National Eating Disorders Association
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Fitness is a state of health and well-being. Influence, by definition, is the capacity to affect the character and behavior of another. Having the ability to influence means you’ve earned credibility. You’ve earned respect. You are trusted. Sometimes, this incredible responsibility gets lost in the day-to-day. In fact, sometimes it’s forgotten entirely. 

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The NEDA Network, a collaboration between NEDA and other like-minded eating disorders organizations, is working to promote No Diet Day, taking place on May 6, 2019.  Network organizations are supporting No Diet Day to encourage the rejection of diet culture and the elimination of shame associated with society’s standards of beauty and respect for all body shapes and sizes.

May 6th will mark the NEDA Network’s first national #NoDietDay social media campaign. We encourage you all to mark the day on your calendars and plan to participate! 

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As National Eating Disorders  Awareness Week (NEDAwareness Week) comes to a close, I reflect on how the 2019 theme, Come as You Are, highlights NEDA’s movement towards inclusivity in the greater eating disorders (ED) community, and the goal of unifying the ED field. In particular, Come as You Are sends a message to individuals at all stages of body acceptance and ED recovery that their stories are valid. We hope that message continues beyond this week.

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When I began my recovery journey from an eating disorder 13 years ago, I had a certain set of expectations about how the recovery process would go. Healthcare professionals told me to expect several things. They reassured me that as I learned to eat a broader variety of foods that my anxiety around eating would go down. What?! They said the more I faced my fears, the more comfortable I would feel.

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Recovery from binge eating disorder (BED) is a long haul. The ride is bumpy, frightening, rewarding, and ultimately incomplete, just like all human healing. As a psychotherapist, I have treated BED for over 30 years. I have worked with literally thousands of people who have tried to understand their binge behaviors, and to find some kind of peace with food and the body in which they live. While people at any size can have BED, for those with the disorder who live in bigger bodies, "successful" recovery is often assumed to include weight loss.

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This week, during National Eating Disorders Awareness Week, I have contemplated a lot about my eating disorder and recovery. I had the honor and pleasure of speaking to more than 450 people over three days and at three public Iowa universities. Many discussions about access to treatment and recovery from eating disorders occurred during this trip.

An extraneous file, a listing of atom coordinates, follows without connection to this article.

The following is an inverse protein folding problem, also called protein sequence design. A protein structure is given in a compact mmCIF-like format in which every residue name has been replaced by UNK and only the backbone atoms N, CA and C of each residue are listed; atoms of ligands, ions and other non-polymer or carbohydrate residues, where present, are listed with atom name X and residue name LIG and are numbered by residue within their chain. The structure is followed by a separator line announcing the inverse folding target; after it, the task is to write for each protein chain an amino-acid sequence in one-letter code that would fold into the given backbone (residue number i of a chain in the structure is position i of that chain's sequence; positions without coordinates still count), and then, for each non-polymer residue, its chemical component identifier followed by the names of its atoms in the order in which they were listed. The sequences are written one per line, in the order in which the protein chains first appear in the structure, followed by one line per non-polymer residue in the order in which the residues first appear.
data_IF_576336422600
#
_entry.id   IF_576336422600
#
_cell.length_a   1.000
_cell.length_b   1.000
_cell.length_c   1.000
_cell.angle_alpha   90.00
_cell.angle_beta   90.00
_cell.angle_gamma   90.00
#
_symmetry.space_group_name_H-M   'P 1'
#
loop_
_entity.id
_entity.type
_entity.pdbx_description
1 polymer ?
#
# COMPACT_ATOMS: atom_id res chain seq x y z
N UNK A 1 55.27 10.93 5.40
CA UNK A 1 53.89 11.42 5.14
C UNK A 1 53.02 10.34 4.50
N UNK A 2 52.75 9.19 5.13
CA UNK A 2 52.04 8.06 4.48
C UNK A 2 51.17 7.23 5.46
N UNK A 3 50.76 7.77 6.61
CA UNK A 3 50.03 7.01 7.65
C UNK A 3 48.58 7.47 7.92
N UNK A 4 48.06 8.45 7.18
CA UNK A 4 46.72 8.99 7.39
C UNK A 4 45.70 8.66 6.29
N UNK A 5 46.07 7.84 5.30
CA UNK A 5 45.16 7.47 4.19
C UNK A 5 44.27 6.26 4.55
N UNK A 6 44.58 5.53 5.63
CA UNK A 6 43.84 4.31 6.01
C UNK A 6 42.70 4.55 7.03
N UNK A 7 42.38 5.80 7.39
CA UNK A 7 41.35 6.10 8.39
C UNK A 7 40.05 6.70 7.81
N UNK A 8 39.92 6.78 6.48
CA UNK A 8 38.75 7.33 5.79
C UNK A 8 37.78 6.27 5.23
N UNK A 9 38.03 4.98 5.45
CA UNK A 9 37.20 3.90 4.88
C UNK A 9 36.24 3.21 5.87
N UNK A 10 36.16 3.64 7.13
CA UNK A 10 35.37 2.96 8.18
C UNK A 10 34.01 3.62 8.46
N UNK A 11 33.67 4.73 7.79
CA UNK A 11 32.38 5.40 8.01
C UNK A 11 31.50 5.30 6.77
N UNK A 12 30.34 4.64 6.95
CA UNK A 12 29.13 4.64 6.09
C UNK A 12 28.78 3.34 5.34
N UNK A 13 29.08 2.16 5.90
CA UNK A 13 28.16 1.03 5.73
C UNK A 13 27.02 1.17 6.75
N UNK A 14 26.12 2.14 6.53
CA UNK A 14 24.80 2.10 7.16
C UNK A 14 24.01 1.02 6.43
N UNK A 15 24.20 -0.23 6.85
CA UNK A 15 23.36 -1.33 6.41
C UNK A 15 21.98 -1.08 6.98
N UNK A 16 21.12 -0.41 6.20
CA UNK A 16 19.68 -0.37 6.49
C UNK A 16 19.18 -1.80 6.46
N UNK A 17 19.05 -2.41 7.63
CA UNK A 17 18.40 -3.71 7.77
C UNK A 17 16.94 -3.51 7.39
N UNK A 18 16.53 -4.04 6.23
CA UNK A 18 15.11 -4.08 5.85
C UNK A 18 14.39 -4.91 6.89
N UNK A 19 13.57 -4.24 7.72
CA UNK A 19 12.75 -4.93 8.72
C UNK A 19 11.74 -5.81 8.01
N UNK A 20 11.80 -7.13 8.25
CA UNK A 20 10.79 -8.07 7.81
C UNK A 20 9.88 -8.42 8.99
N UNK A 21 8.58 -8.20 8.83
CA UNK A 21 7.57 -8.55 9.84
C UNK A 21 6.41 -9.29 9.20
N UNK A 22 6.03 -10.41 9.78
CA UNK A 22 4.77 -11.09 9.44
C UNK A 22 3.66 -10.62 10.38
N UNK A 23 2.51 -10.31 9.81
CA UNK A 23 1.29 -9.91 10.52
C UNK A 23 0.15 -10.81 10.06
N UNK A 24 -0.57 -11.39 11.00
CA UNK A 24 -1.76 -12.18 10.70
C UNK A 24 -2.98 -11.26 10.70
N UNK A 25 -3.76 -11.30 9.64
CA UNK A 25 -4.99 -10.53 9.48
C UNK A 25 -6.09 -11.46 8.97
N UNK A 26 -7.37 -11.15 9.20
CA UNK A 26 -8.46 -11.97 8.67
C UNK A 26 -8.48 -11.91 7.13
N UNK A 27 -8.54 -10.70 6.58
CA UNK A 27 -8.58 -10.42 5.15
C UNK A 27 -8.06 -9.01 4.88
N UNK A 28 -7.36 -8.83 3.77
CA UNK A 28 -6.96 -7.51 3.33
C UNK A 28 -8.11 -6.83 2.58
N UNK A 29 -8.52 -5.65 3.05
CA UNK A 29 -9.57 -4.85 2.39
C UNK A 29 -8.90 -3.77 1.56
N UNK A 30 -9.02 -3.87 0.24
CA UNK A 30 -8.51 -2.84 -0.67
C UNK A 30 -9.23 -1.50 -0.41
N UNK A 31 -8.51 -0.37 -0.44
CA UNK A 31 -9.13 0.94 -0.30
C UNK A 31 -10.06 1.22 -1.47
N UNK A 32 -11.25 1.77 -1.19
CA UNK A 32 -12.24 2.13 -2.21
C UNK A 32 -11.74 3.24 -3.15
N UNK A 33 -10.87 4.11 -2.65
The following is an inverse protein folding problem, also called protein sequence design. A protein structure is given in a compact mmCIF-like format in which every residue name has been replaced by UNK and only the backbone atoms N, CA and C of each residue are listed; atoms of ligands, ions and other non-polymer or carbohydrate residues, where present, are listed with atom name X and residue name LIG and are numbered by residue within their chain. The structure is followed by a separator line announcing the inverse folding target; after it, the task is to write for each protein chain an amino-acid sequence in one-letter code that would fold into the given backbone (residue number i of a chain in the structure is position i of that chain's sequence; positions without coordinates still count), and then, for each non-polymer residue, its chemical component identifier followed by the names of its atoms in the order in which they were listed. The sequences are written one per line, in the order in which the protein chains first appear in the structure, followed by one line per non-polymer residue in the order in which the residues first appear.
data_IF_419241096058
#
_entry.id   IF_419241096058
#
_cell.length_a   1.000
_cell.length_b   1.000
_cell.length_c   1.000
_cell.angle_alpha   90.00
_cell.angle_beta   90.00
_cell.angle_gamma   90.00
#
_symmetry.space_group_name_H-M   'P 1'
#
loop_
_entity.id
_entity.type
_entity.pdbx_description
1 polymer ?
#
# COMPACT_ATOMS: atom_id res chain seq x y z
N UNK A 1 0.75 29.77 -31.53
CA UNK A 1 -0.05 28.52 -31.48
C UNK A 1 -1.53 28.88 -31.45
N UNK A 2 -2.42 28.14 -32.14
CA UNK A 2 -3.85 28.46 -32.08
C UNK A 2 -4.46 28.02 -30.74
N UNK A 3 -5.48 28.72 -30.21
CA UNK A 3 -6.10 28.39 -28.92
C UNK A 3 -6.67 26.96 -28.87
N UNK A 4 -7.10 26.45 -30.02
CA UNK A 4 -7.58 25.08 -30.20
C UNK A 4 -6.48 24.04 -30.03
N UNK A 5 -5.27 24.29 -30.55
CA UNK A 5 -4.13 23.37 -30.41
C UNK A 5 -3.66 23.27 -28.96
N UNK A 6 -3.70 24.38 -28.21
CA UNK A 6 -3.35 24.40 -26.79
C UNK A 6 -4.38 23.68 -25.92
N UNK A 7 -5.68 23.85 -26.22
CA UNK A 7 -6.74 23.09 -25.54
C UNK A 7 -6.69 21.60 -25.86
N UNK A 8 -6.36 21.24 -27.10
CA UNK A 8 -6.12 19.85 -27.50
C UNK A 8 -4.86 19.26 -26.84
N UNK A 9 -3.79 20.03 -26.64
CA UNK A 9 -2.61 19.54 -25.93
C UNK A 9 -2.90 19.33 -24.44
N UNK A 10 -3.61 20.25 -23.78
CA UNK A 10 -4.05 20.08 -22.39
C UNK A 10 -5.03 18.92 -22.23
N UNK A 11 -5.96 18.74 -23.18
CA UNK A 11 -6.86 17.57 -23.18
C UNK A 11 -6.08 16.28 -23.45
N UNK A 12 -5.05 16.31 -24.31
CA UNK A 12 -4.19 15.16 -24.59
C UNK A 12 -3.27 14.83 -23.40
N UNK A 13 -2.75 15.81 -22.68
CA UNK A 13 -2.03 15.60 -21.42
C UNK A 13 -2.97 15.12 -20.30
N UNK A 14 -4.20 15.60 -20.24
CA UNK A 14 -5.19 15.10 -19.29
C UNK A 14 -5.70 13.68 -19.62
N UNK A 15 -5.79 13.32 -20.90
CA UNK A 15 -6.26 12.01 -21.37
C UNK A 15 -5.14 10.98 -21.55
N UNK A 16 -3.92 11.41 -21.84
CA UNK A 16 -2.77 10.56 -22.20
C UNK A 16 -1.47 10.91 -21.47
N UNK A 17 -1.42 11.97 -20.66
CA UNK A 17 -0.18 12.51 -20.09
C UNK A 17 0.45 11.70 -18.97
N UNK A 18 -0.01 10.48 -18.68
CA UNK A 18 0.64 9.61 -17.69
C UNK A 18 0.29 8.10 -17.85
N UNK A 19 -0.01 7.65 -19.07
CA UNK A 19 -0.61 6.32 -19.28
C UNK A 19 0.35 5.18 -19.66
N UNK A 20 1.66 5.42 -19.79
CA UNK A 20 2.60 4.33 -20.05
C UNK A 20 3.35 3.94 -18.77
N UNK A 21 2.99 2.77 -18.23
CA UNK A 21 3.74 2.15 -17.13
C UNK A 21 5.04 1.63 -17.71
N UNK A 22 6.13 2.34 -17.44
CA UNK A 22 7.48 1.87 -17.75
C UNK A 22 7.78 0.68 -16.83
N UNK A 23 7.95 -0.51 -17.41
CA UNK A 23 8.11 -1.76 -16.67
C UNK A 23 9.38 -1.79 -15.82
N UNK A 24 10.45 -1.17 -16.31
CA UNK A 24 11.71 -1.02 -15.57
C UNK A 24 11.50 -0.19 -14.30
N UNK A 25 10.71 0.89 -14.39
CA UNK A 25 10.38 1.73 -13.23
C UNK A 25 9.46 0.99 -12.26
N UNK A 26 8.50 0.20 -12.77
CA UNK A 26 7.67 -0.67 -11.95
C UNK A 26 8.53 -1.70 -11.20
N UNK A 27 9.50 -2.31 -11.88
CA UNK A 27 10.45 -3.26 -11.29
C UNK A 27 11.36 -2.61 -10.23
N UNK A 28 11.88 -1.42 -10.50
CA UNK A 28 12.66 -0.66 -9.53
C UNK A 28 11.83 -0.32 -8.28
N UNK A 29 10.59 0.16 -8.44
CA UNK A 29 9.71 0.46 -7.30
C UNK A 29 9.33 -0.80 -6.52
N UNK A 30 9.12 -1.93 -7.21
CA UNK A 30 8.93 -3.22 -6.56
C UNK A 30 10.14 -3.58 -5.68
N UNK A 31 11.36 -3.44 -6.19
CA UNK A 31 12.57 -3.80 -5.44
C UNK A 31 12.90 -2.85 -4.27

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The Yoga and Body Image Coalition is a 2019 Featured NEDAwareness Week Partner. YBIC’s mission is to work with all of the ways yoga and body image intersect to create greater access and dignity for all. As part of NEDAwareness Week, YBIC invited its community members to “share their stories about how the practice of yoga has played an integral role in their healing and recovery from eating disorders” for its blog. Check out these articles they are highlighting:

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As a young girl, I never believed it was ever okay to just “come as you are.”

I became really used to wishing I was different and hoping that I could shrink my personality, my mind, and my body to a stature that would be loveable. Little did I know, I was always worthy of being loved.

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Dance has been a part of my life for as long as I can remember. Even before my first dance class at three years old, I often spent my days running around my house on my tiptoes in a sparkly pink tutu and tiny ballet slippers. I used my bedside rail as a ballet barre, and I wanted nothing more than to be a ballerina. 

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About four years ago, I came out of a doctor’s office with my first diagnosis: fibromyalgia. It was the first of a laundry list of conditions we discovered I had during the course of my eating disorder recovery. Some of my conditions were exacerbated by my eating disorder and some (such as my thyroid issues) were a direct result of it. Two years later, I found the autistic and broader disability community and began identifying as disabled. 

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